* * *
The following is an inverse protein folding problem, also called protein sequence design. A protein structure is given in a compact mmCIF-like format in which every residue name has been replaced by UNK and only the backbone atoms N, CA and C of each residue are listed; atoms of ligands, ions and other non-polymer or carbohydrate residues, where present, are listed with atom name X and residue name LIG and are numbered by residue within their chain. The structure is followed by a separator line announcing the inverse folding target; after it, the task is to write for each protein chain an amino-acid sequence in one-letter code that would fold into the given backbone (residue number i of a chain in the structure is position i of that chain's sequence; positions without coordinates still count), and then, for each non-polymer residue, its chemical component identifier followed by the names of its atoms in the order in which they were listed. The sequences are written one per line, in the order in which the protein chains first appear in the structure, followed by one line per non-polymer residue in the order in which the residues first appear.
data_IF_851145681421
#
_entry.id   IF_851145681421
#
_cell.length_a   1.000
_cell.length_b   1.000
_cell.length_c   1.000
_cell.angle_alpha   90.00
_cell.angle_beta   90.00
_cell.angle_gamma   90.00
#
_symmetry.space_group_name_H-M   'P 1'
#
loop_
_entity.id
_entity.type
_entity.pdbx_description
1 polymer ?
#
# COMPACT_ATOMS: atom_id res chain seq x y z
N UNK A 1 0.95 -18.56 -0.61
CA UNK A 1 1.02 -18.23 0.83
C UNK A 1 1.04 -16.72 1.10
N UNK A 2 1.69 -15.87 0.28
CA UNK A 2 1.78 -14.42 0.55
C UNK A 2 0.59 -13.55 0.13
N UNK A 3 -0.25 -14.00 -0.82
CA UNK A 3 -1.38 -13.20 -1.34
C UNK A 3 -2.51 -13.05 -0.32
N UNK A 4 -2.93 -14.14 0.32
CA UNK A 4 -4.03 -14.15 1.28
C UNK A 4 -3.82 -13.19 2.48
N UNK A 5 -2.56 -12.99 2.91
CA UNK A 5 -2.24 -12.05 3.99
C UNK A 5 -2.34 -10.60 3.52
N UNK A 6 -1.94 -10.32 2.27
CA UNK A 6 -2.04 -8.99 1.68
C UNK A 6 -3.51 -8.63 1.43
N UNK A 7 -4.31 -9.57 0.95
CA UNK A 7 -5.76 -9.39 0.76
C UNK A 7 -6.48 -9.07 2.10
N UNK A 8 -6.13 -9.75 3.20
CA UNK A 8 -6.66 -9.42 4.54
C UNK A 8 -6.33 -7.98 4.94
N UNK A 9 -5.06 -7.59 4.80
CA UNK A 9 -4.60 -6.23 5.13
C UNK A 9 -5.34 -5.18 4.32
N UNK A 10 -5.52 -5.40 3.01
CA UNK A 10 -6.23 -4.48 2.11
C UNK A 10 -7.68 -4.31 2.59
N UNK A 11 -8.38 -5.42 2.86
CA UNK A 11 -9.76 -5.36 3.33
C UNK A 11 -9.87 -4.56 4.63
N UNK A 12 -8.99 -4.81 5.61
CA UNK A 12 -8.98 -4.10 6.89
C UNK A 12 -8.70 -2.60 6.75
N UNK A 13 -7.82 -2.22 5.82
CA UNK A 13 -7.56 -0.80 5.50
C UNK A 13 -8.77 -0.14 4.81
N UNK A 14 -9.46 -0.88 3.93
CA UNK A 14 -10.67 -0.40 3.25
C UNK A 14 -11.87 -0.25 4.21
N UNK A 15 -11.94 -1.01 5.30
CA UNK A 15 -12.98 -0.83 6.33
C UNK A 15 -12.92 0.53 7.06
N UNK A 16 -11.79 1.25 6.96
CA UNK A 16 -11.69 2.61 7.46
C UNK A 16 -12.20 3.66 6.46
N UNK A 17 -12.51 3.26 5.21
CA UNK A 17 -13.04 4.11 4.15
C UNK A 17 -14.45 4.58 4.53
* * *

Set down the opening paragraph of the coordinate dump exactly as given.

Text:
The following is an inverse protein folding problem, also called protein sequence design. A protein structure is given in a compact mmCIF-like format in which every residue name has been replaced by UNK and only the backbone atoms N, CA and C of each residue are listed; atoms of ligands, ions and other non-polymer or carbohydrate residues, where present, are listed with atom name X and residue name LIG and are numbered by residue within their chain. The structure is followed by a separator line announcing the inverse folding target; after it, the task is to write for each protein chain an amino-acid sequence in one-letter code that would fold into the given backbone (residue number i of a chain in the structure is position i of that chain's sequence; positions without coordinates still count), and then, for each non-polymer residue, its chemical component identifier followed by the names of its atoms in the order in which they were listed. The sequences are written one per line, in the order in which the protein chains first appear in the structure, followed by one line per non-polymer residue in the order in which the residues first appear.